We maintain the view that the Bank of England will hold off from raising interest rates in 2017 says EY ITEM Club

By Howard Archer, Chief Economic Advisor to the EY ITEM Club

Quite a surprise and certainly a significant development as Bank of England Chief Economist Andy Haldane revealed in a speech today that he considered voting for an interest rate hike at the June Monetary Policy Committee meeting when there was a very close 5-3 split in favour of keeping interest rates at 0.25%. In the end, Haldane held off from voting for a hike in June due to there being few signs of rising wage growth and there still being a possibility that the economy will slow faster than expected. He also felt that an interest rate hike following the unexpected general election result would not be helpful for business and consumer confidence.

Haldane indicated that as things stand, he is likely to vote for an interest rate hike in the second half of the year. The essence of his view is that with growth (especially) and inflation showing greater resilience than had been expected, there is a case for unwinding some of the policy insurance that the Bank of England put in place last August as it aimed to provide support to the economy after the Brexit vote. Haldane believes that the balance of risks have now swung "materially" towards tightening monetary policy too late rather than too early. If policy is tightened too late, it risks interest rates having to rise more steeply later on.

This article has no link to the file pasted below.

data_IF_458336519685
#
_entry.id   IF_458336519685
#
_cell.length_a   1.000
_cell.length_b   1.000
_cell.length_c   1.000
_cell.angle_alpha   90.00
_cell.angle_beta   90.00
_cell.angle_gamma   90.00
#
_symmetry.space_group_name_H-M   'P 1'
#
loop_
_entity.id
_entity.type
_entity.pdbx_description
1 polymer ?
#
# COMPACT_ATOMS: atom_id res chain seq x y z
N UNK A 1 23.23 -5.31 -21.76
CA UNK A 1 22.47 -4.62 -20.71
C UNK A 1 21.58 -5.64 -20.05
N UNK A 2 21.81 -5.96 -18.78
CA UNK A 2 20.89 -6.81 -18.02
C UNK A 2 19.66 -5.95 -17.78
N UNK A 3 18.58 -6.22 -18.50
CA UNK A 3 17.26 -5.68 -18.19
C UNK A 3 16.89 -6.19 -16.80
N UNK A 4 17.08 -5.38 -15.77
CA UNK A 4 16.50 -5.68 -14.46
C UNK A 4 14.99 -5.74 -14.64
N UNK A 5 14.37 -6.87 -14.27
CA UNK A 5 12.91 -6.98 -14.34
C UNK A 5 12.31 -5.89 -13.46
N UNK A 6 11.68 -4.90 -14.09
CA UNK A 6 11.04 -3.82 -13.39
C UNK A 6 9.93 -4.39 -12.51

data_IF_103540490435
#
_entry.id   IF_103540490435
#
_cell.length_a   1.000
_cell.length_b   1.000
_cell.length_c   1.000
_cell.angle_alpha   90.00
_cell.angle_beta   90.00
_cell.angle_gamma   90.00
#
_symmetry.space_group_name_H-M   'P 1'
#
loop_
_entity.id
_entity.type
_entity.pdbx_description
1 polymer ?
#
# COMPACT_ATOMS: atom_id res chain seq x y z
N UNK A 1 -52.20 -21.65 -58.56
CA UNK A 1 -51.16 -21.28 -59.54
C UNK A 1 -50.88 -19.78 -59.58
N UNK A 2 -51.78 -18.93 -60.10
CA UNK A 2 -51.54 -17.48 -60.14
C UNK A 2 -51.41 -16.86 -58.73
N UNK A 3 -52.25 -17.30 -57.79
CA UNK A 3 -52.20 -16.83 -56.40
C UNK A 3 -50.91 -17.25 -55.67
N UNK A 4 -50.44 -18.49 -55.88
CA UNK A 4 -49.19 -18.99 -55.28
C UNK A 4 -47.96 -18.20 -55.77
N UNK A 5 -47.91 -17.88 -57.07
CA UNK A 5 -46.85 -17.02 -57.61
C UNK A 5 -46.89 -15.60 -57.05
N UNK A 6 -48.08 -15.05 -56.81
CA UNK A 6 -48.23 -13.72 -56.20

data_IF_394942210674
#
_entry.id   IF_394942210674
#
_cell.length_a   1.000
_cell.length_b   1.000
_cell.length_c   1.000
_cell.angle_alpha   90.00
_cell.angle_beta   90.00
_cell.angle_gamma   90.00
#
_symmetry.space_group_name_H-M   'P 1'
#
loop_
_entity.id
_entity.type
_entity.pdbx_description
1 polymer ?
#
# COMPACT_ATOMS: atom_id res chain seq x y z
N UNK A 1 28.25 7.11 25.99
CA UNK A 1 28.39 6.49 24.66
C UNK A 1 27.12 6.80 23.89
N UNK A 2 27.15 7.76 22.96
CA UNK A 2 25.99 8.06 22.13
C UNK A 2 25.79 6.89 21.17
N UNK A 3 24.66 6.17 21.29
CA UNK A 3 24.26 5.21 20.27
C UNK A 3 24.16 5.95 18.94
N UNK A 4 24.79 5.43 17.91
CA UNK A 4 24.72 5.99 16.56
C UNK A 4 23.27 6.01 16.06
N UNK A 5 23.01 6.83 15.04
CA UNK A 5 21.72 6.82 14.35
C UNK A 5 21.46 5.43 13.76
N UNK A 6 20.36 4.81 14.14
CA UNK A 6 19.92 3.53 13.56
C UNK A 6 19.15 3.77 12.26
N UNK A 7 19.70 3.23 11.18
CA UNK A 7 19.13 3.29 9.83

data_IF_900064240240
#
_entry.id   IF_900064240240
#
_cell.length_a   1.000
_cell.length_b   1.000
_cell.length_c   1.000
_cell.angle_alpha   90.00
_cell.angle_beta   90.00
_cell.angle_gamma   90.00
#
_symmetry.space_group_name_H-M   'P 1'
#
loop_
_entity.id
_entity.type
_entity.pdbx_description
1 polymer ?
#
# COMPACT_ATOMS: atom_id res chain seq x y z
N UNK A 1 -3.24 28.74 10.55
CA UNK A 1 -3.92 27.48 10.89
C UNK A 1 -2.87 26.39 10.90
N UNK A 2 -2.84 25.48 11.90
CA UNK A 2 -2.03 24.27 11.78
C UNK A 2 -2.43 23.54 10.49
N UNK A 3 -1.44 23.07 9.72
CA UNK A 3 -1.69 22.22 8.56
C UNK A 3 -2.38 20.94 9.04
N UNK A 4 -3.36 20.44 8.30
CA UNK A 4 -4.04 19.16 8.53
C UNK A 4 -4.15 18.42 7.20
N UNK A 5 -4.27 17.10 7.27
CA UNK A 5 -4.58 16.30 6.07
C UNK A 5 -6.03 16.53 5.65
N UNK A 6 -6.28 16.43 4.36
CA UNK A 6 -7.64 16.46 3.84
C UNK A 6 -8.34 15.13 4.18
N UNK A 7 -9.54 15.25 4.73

Bank of England 1 (PD)

Haldane's comments are particularly relevant for two reasons. First, he has previously been seen at the dovish end of the MPC spectrum. Secondly, he is the first internal Bank of England member of the MPC to indicate that he is moving towards favouring an interest rate hike. All three MPC members who voted for an interest rate hike from 0.25% to 0.50% in June were external members.

Haldane's comments are also in marked contrast to the dovish speech given on Tuesday by Bank of England Governor Mark Carney at the Mansion House. Carney's clear message was that now is not the time to raise interest rates. Carney was particularly cautious over UK growth prospects as Brexit negotiations get underway, while he significantly pointed to still subdued domestic inflationary pressures, notably "anaemic" wage growth. The Governor highlighted mixed signals on consumer spending and business investment. The Governor is clearly in "wait and see" mode. He indicated that he wants to see how much other elements of demand offset weaker consumer spending over the coming months, and whether wages start to firm. The Governor also wants to see how the economy reacts as Brexit negotiations develop, and how smooth (or not) the negotiations are.

The outlook for interest rates is becoming ever cloudier – especially as the membership of the MPC is changing. The strongest advocate of raising interest rates, Kristin Forbes, has finished her term, to be replaced by Professor Silvana Tenreyro, and there are no indications as to where she stands on where interest rates should be. Additionally, the MPC could have a ninth member in place for the August meeting, as it is currently one short following the resignation of Charlotte Hogg. While it seems unlikely that a new MPC member would vote for an interest rate hike straight away, it clearly could happen.

For now at least, we maintain the view that the Bank of England will hold off from raising interest rates in 2017 – but confidence in this call has taken a hit. The outlook for interest rates in 2018 is also murky given the cloudy economic and political outlook.

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